The Evolution Of The Bolt Action Rifle

Taking Stock #47: Evolution, Part 2

As we discussed in Evolution, Part 1, the process of evolution is a chaotic, often unpleasant business.  But, it is a nonetheless worthwhile process, (at least to those of us who live in the real world,) largely due to its ability to separate wheat from chaff, ore from slag, and gold from dross. It is not simply a matter of adding capricious value to the longevity which successful evolution conveys, it explains why that longevity exists, and the observable merits from which, if we have the wit, we may benefit.

So, evolutionarily, let’s take a look at the bolt action rifle.  Since the first bolt-action rifle was produced in 1824 by Johann Nikolaus von Dreyse, it has proven to be an enduring design; robust, reliable, and bet-your-life-on-it dependable.  It is also a very strong platform, with the potential for great accuracy.  Evolution has dictated that those virtues should keep the bolt-action rifle in a continuous process of production and refinement, to this very day.

Oh, sure; there are those who say that the design is dated, even outdated.  Once, it was the arbiter of the destiny of nations, as exemplified by the classic barracks couplet, “Underneath the starry flag, civilize them with a Krag…”, a reference to the imperial conquest of the Philippines, by troops armed with the bolt-action Krag-Jorgensen rifle.  As that superior technology was once whimsically explained by a student in one of my classes, “If you had it, you ruled; if you didn’t, you got schooled…”. The conquest of the 19th and 20th Century world by colonial powers, was driven by the presence of the bolt-action rifle, folks.

So, it has longevity; it also has utility.  Is the platform hopelessly outdated?  Consider the’Mad Minute,’ the British standard of efficacy of the longarm.  The first Mad Minute record was set by Sergeant Major Jesse Wallingford in 1908, scoring 36 hits on a 48 inch target at 300 yards.  In sixty seconds!  And that was with iron sights!   ThInk you could do that – with iron sights?  Heck, there are no shortage of shooters today, who would have a difficult time achieving that standard with the most modern and capable semi-automatic rifle, if similarly equipped.  Recall;  literally millions of men met their demise in the World Wars, at the hands of the ‘outdated’ design.  Indeed, to this day, there are Afghan tribesmen sniping at coalition troops, and one another, who eschew the AK series of Russian guns, preferring rather the greater accuracy and long-range potential of the “outdated” Lee-Enfield bolt-action rifle.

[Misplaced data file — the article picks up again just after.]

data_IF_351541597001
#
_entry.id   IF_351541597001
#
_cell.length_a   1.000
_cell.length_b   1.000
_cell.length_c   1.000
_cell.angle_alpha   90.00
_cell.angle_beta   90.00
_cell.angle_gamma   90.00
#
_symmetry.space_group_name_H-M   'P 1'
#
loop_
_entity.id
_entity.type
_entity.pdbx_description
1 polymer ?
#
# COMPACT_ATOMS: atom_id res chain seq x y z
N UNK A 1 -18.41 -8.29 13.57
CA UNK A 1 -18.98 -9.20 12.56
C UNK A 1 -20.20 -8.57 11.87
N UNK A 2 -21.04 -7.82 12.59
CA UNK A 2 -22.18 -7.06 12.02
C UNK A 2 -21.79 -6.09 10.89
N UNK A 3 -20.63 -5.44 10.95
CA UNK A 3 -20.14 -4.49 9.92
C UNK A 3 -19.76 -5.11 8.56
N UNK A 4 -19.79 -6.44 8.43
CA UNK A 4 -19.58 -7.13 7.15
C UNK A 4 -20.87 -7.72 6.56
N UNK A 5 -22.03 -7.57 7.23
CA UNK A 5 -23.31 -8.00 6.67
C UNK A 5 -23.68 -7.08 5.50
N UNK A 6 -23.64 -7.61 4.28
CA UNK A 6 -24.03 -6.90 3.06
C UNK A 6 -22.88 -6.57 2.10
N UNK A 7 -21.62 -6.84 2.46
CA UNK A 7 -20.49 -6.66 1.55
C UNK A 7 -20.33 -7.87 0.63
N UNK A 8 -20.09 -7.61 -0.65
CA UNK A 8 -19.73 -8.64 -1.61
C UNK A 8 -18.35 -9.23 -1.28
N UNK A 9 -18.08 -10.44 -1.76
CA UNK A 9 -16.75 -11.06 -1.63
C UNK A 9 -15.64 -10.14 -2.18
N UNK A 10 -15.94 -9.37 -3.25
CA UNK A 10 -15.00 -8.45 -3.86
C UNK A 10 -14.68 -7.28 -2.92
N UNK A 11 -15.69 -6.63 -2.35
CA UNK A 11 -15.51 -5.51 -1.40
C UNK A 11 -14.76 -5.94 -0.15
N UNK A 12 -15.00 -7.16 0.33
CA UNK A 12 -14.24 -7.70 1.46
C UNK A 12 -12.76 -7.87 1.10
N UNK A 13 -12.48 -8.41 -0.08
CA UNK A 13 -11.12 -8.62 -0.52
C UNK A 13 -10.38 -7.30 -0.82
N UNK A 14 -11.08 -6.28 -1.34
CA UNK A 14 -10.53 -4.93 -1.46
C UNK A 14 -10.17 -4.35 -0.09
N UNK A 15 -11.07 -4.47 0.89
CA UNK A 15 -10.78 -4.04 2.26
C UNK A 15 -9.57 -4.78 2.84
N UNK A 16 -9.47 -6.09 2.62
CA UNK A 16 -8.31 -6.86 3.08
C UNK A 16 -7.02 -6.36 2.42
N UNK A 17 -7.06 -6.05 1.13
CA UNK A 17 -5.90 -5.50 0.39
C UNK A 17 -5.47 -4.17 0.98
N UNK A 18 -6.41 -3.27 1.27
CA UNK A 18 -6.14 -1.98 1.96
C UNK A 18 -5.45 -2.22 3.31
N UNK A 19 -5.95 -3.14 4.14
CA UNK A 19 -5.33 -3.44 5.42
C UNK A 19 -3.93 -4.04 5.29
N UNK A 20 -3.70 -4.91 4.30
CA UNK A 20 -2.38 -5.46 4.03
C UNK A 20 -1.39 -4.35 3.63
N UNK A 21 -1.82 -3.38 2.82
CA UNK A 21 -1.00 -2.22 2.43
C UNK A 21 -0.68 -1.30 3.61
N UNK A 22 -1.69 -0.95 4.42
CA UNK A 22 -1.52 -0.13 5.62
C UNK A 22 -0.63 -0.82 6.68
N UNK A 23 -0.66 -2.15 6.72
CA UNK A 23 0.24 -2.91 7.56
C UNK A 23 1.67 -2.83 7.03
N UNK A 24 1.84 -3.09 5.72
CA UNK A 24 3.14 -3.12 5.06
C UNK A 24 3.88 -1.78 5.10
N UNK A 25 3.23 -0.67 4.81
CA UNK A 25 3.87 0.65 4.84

Most modern armies, when choosing a sniper platform, still select a bolt action rifle.  Sure, semi autos can be made to shoot nearly as accurately, but with limits as to caliber, and with that , limits as to capability.  And it is a lot easier to make a truly accurate bolt-action rifle then it is to build an equally accurate semi-auto.  While the AR platform can be massaged to have similar accuracy, it is at much greater expense, and it must be machined to such fine tolerances that the legendary reliability of the bolt gun is often absent.  Reliability In a semi-auto is dependent on bullet weight, powder charge, burn rate, spring tension, all potential semi-auto bugaboos.  In a bolt action gun, if you can stuff it up the spout you’re pretty much good to go.

Then, there’s the issue of safety.  If there is a catastrophic failure, which would you rather have next to your ear?  I have seen bolt guns with split barrels, and shattered forearms – but they all died heroes; the receiver was still intact.  I have seen semi-autos in complete flinders, with greater shooter remorse than the cost of a new rifle.

Equally seriously; there’s a reason that the bolt gun is still the choice of hunters world-wide. When hunting, would you face a charging grizzly with absolute confidence, if you were armed with an AR or AK?  Knowing you might get in one hit only, that would have to be in a caliber sufficient to the task, or you could end up as mucilage.  Serious game requires a serious caliber; semi-autos are constrained by the size of the magazine well, and the shape of the magazine itself.  The bolt gun can be provided in any caliber you’d like, with that safety and reliability equaled by no other platform.

I mentioned refinement as part of the process of evolution.  Modern manufacturing techniques have resulted in amazing strides forward on the gunmakers art; it is now possible to buy a Ruger All American or a Marlin XS, compete with a scope, for less than the cost of a monthly lease for some cars.

Even so, while plastic and stainless steel can make a modern, efficient rifle, relatively inexpensive rifle, a quality Remington 700, Sako, or pre-64 Winchester can be a work of sheer mechanical art, on a par with a Ferrari or a McLaren.

How many of us learned to shoot with a .22 bolt gun?  I did; and that emphasis on accuracy over volume has stayed with me, to this very day.  If there is a new, young shooter in your life, you can hardly provide a better introduction to the shooting sports than the likes of a chipmunk bolt action rifle.

Old or new, hunting, punching paper, or building the most amazingly accurate rifle in your safe, you’ll find what you need at Lock Stock And Barrel.

By Mark Romano